Diana Alioto stars as “Sister” in “Late Nite Catechism” on Friday, March 31. (Submitted photo)

Don’t even think about chewing gum. And because we are in the penitential period of Lent, audience members had better remember to sit up straight, raise their hands before talking, and turn off their cell phones.

Failure to meet with these principles will earn an unsettling scowl from Sister that will leave the offender quaking with recollections of ancient penances involving rulers, kneeling on rice and causing baby Jesus to cry.

That stern look, however, accompanied by a twinkle in the eye ensures two hours of laughs as Diana Alioto returns to one of her most beloved characters, “Sister,” in “Late Nite Catechism.” The comedy will run for one night, March 31, at Wilson Theater at Vogel Hall, Marcus Center for the Performing Arts.

The “Late Nite Catechism” phenomenon began in 1993 when two Chicago women — Maripat Donovan and Vicki Quade — wrote the original version. They based it on their own experiences of growing up Catholic. Alioto began her role as Sister in 2003 at the Miramar Theatre on Milwaukee’s East Side.

“I was working at Skylight Music Theatre in the Artistic Department, and an audition listing for ‘Late Nite Catechism’ came across my desk.  I had just finished RCIA at Corpus Christi Parish — now Blessed Savior — and I thought, ‘I’m a new Catholic; this would be fun,’” Alioto said. “I auditioned, and the rest is history.  A director came to Milwaukee and coached me in the role, and then I was able to go to Hollywood a few times to learn some of the eight other ‘Late Nite’ shows.”

Alioto has worked as a professional actress for more than 35 years and played various roles. Theatergoers may recognize her from her work at Skylight Music Theatre, Next Act Theatre, First Stage, Bialystock and Bloom, Chamber Theatre and Florentine Opera Company, to name a few.

Alioto and her husband, Steve, are members of Blessed Savior Parish. In addition to her acting roles, she has a regular day job and works as a stage director.

“I had worked in theater administration for about 20 years in Milwaukee, but now I work in the IT department for a school district,” she said.  “I majored in theater (minor in philosophy) at Marquette University, and then went on to get my MFA in acting/directing at Binghamton University in upstate New York. So, I’ve always been in theater.”

As Sister, Alioto fully embodies an old-school nun in her full black-and-white habit with a large crucifix, wimple and veil, as she dispenses black-and-white truths of the faith. She enjoys the role and admits that one of the best aspects of her performances is the variety of the audiences in the interactive production.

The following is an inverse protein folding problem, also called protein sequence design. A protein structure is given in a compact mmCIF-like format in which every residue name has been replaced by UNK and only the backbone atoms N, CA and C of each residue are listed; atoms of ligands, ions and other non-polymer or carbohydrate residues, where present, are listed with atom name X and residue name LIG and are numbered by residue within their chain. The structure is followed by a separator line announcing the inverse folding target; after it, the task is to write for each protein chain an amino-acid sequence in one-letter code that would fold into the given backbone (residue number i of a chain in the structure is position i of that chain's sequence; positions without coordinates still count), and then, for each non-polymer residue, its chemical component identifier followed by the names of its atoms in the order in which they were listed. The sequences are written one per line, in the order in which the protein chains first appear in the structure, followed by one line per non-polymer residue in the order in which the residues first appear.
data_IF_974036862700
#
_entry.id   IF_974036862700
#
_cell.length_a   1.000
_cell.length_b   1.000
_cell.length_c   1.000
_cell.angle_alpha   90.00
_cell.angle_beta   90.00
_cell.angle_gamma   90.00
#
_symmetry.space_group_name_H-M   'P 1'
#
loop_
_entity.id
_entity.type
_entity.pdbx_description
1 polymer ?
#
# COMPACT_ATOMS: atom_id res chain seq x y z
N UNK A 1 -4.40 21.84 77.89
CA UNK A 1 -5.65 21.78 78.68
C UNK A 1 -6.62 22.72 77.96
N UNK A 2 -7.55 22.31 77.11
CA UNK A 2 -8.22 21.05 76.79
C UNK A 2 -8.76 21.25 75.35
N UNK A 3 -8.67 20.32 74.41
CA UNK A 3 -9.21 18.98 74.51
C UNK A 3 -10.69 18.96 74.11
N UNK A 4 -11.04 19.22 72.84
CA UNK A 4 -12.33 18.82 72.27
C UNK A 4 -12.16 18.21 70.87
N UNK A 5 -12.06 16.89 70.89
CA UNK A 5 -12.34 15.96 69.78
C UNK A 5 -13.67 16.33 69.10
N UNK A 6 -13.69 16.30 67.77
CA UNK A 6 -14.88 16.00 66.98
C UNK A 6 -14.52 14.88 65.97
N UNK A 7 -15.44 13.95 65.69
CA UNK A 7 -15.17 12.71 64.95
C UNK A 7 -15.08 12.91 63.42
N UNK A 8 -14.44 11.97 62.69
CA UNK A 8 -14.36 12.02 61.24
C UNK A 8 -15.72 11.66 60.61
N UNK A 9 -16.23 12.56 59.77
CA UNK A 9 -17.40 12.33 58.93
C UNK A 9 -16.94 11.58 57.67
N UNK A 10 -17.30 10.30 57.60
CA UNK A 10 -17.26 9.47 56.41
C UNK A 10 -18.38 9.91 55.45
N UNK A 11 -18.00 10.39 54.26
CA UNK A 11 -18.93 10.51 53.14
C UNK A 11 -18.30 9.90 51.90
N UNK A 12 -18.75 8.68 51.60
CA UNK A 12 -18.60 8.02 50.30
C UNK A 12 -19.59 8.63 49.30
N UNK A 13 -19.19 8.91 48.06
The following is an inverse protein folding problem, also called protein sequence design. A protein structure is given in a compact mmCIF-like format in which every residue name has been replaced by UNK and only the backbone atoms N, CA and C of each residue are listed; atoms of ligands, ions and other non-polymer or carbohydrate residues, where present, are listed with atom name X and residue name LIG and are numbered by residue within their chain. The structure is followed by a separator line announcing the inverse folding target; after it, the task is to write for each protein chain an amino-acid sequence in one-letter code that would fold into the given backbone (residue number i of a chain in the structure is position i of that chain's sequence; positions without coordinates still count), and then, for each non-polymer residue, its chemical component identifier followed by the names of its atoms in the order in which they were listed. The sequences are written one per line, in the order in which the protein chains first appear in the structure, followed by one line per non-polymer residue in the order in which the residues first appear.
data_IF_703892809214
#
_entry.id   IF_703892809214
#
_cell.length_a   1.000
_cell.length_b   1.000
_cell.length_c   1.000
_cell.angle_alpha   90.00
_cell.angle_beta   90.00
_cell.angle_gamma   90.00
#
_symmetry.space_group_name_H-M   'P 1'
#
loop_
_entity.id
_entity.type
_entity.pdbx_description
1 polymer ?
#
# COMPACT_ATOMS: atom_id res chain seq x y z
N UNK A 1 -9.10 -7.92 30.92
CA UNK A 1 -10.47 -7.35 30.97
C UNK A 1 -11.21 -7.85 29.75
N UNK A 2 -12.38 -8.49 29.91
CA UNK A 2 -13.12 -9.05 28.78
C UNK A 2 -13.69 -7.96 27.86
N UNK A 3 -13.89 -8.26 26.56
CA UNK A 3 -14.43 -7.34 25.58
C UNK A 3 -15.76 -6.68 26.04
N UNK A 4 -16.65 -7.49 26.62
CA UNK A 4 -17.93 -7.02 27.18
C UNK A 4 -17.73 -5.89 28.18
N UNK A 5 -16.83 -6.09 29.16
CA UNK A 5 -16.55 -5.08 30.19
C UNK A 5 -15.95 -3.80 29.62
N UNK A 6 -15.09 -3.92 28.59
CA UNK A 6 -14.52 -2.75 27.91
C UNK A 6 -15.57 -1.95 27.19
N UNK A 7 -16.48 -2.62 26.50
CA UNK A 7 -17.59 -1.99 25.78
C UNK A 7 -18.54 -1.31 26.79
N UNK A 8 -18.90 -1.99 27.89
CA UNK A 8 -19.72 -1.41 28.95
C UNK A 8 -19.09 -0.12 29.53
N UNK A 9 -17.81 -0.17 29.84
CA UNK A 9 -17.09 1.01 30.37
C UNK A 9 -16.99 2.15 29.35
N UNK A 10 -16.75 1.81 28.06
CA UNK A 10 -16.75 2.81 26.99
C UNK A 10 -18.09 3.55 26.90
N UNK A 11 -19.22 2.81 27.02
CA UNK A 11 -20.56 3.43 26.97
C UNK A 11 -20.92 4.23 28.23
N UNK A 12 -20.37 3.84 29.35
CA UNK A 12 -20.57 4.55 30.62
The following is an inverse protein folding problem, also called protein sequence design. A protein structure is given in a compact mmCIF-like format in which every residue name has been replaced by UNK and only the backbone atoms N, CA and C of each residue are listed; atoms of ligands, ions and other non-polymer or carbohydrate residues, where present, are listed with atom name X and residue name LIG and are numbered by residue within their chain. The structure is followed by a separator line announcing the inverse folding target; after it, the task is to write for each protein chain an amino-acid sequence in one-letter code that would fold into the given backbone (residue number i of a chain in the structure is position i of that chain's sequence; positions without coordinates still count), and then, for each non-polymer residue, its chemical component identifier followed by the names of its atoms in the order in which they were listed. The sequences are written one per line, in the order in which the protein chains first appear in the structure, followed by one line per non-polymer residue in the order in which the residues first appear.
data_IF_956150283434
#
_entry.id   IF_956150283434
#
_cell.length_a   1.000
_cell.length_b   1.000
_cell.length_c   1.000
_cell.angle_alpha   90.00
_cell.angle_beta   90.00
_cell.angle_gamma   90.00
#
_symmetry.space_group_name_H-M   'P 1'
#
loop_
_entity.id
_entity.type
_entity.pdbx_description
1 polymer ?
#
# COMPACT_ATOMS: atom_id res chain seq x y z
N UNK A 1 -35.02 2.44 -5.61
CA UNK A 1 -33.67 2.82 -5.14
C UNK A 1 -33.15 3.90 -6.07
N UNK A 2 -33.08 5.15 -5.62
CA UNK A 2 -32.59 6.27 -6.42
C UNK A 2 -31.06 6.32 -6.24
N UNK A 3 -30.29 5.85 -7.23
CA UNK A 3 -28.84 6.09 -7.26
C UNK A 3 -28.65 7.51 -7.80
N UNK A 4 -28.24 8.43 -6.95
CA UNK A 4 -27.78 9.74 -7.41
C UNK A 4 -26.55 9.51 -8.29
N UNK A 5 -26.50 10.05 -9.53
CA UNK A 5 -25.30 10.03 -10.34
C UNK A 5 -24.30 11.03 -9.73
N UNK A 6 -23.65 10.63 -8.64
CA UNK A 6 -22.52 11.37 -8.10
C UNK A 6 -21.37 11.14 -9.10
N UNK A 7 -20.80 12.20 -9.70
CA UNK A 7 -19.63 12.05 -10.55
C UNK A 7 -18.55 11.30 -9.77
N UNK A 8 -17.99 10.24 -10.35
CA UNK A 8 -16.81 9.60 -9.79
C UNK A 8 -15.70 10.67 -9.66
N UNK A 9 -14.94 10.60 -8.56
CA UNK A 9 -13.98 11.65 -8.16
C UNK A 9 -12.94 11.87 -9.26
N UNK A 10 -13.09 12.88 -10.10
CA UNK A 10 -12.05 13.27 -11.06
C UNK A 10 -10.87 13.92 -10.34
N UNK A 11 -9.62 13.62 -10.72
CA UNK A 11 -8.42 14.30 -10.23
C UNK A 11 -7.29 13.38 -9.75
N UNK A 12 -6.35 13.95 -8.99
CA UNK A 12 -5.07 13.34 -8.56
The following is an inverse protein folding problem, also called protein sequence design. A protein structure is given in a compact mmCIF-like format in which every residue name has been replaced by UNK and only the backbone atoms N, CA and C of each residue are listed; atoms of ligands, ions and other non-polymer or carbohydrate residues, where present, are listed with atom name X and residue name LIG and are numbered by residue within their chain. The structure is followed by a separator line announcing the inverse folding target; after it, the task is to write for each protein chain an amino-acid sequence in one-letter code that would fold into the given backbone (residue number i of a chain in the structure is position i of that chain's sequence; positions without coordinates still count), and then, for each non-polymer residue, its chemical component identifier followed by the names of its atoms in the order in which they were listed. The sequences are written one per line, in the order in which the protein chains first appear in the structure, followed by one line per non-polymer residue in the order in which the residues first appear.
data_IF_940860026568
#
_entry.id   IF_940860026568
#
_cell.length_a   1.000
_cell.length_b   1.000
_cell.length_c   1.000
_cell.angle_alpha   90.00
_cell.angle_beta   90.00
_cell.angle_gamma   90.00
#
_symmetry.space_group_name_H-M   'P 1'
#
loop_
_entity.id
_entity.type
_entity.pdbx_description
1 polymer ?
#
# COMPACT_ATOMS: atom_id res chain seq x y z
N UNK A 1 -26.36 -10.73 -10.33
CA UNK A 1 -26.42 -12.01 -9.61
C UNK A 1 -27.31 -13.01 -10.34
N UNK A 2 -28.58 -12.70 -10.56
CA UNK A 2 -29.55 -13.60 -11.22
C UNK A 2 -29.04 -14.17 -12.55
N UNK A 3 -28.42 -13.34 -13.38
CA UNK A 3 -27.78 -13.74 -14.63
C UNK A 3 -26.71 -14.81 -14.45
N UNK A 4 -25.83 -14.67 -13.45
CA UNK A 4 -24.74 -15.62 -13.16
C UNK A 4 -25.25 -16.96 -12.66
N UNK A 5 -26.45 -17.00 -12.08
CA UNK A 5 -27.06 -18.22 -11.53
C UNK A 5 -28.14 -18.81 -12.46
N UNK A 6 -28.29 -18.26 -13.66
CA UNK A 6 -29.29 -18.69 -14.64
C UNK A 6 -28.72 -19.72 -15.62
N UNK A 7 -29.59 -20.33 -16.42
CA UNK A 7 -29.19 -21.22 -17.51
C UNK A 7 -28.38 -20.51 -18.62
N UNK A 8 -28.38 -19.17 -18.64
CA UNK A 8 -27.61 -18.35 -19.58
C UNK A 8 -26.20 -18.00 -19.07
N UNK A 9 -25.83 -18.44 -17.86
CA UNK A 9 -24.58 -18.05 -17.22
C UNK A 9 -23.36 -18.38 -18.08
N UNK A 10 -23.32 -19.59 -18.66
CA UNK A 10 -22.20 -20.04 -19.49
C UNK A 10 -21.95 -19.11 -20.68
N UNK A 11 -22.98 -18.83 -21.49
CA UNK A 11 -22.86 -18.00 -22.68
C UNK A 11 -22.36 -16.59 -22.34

“Some of the stuff they come up with is hilarious and priceless,” she said. “I love that I get to travel all over.  My husband comes with me a lot because he works for the same company as a production rep. One day, when we were still dating,

they couldn’t find a rep to come with me, and I said, ‘my fiancé has seen the show so many times, he could do it,’ and they let him. I especially like that I’ve been able to meet so many real sisters.  Oftentimes, we collect for retired sisters after performances, and I try to hand-deliver the funds if I can.  Once I was in Ohio, I think, and I was able to deliver to a cloistered convent.”

Aside from traveling challenges, canceled flights and inclement weather, one of the greatest issues for Alioto is keeping the show down to two hours or less, due to the interactive fun between her and the audience.

“Once, near the end of the Milwaukee run in 2003, I performed for only 12 people,” she said. “But it turned out to be so much fun — I really got to meet my audience members, and it was almost like a real class; that is, a real class with jokes.”

Audience members often tell Alioto that she reminds them of a sister who taught them in grade school and that she brought back wonderful memories.

“They tell me they haven’t laughed that much in a long, long time,” she said. “Some also mistake me for a real sister, which is the best compliment ever.”

While the show is a comedy, often poking fun at Catholicism, Alioto said taking on the role of Sister has deepened her faith and given her more appreciation for those who choose the religious life.

“I am in awe of them,” she said. “I pray my rosary more and read a lot about saints and the Catholic faith because I want to be prepared. Also, I get a lot of my props from Holy Hill and being there so much has really helped.”

Alioto is looking forward to performing her one-night show March 31 and hopes to continue her role as long as she can.

“I want to do this as long as people come to see me and as long as theaters and churches keep booking the show,” she said. “I am so blessed to be able to perform this show.”

If you want to go:

Late Nite Catechism

Starring Diana Alioto

Friday, March 31, at 7:30 p.m.

For tickets, visit: